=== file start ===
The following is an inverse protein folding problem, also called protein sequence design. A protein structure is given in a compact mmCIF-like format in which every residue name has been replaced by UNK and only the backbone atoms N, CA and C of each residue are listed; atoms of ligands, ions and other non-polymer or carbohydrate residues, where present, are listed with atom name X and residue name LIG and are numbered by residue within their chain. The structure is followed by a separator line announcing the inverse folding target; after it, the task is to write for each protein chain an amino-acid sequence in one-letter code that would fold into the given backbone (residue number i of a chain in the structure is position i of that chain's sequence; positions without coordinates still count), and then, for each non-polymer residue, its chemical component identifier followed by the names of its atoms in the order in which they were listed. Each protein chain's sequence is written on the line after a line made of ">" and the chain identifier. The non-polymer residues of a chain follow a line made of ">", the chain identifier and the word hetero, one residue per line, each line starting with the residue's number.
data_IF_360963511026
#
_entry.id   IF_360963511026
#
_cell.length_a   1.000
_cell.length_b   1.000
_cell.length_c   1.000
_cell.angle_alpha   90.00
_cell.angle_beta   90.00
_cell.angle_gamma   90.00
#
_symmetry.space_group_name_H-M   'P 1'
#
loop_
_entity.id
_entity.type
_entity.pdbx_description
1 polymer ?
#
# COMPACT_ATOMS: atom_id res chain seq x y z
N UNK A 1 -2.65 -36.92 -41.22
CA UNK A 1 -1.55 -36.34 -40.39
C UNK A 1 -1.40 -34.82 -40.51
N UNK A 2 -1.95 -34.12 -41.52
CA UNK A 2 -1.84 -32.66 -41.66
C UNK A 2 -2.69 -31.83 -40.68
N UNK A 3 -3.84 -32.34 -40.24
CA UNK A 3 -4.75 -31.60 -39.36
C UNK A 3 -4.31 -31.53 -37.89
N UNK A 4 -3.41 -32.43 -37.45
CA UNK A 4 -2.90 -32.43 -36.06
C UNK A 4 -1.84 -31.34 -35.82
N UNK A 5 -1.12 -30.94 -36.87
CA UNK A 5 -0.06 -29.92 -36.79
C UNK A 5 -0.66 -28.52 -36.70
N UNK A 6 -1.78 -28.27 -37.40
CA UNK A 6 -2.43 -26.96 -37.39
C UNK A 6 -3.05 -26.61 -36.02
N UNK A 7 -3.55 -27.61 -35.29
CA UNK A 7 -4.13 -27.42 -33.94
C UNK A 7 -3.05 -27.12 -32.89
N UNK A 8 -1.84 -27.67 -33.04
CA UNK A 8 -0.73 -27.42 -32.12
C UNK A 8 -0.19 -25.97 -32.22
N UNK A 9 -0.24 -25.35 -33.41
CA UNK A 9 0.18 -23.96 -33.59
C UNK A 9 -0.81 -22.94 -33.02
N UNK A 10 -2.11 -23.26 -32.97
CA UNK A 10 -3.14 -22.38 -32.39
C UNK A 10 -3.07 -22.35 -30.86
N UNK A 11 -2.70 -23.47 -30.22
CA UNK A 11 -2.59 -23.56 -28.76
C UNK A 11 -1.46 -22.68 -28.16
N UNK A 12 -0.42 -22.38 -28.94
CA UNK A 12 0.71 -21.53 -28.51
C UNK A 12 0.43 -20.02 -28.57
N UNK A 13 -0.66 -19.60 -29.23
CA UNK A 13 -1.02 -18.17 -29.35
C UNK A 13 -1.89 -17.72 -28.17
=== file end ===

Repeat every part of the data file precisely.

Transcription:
The following is an inverse protein folding problem, also called protein sequence design. A protein structure is given in a compact mmCIF-like format in which every residue name has been replaced by UNK and only the backbone atoms N, CA and C of each residue are listed; atoms of ligands, ions and other non-polymer or carbohydrate residues, where present, are listed with atom name X and residue name LIG and are numbered by residue within their chain. The structure is followed by a separator line announcing the inverse folding target; after it, the task is to write for each protein chain an amino-acid sequence in one-letter code that would fold into the given backbone (residue number i of a chain in the structure is position i of that chain's sequence; positions without coordinates still count), and then, for each non-polymer residue, its chemical component identifier followed by the names of its atoms in the order in which they were listed. Each protein chain's sequence is written on the line after a line made of ">" and the chain identifier. The non-polymer residues of a chain follow a line made of ">", the chain identifier and the word hetero, one residue per line, each line starting with the residue's number.
data_IF_360963511026
#
_entry.id   IF_360963511026
#
_cell.length_a   1.000
_cell.length_b   1.000
_cell.length_c   1.000
_cell.angle_alpha   90.00
_cell.angle_beta   90.00
_cell.angle_gamma   90.00
#
_symmetry.space_group_name_H-M   'P 1'
#
loop_
_entity.id
_entity.type
_entity.pdbx_description
1 polymer ?
#
# COMPACT_ATOMS: atom_id res chain seq x y z
N UNK A 1 -2.65 -36.92 -41.22
CA UNK A 1 -1.55 -36.34 -40.39
C UNK A 1 -1.40 -34.82 -40.51
N UNK A 2 -1.95 -34.12 -41.52
CA UNK A 2 -1.84 -32.66 -41.66
C UNK A 2 -2.69 -31.83 -40.68
N UNK A 3 -3.84 -32.34 -40.24
CA UNK A 3 -4.75 -31.60 -39.36
C UNK A 3 -4.31 -31.53 -37.89
N UNK A 4 -3.41 -32.43 -37.45
CA UNK A 4 -2.90 -32.43 -36.06
C UNK A 4 -1.84 -31.34 -35.82
N UNK A 5 -1.12 -30.94 -36.87
CA UNK A 5 -0.06 -29.92 -36.79
C UNK A 5 -0.66 -28.52 -36.70
N UNK A 6 -1.78 -28.27 -37.40
CA UNK A 6 -2.43 -26.96 -37.39
C UNK A 6 -3.05 -26.61 -36.02
N UNK A 7 -3.55 -27.61 -35.29
CA UNK A 7 -4.13 -27.42 -33.94
C UNK A 7 -3.05 -27.12 -32.89
N UNK A 8 -1.84 -27.67 -33.04
CA UNK A 8 -0.73 -27.42 -32.12
C UNK A 8 -0.19 -25.97 -32.22
N UNK A 9 -0.24 -25.35 -33.41
CA UNK A 9 0.18 -23.96 -33.59
C UNK A 9 -0.81 -22.94 -33.02
N UNK A 10 -2.11 -23.26 -32.97
CA UNK A 10 -3.14 -22.38 -32.39
C UNK A 10 -3.07 -22.35 -30.86
N UNK A 11 -2.70 -23.47 -30.22
CA UNK A 11 -2.59 -23.56 -28.76
C UNK A 11 -1.46 -22.68 -28.16
N UNK A 12 -0.42 -22.38 -28.94
CA UNK A 12 0.71 -21.53 -28.51
C UNK A 12 0.43 -20.02 -28.57
N UNK A 13 -0.66 -19.60 -29.23
CA UNK A 13 -1.02 -18.17 -29.35
C UNK A 13 -1.89 -17.72 -28.17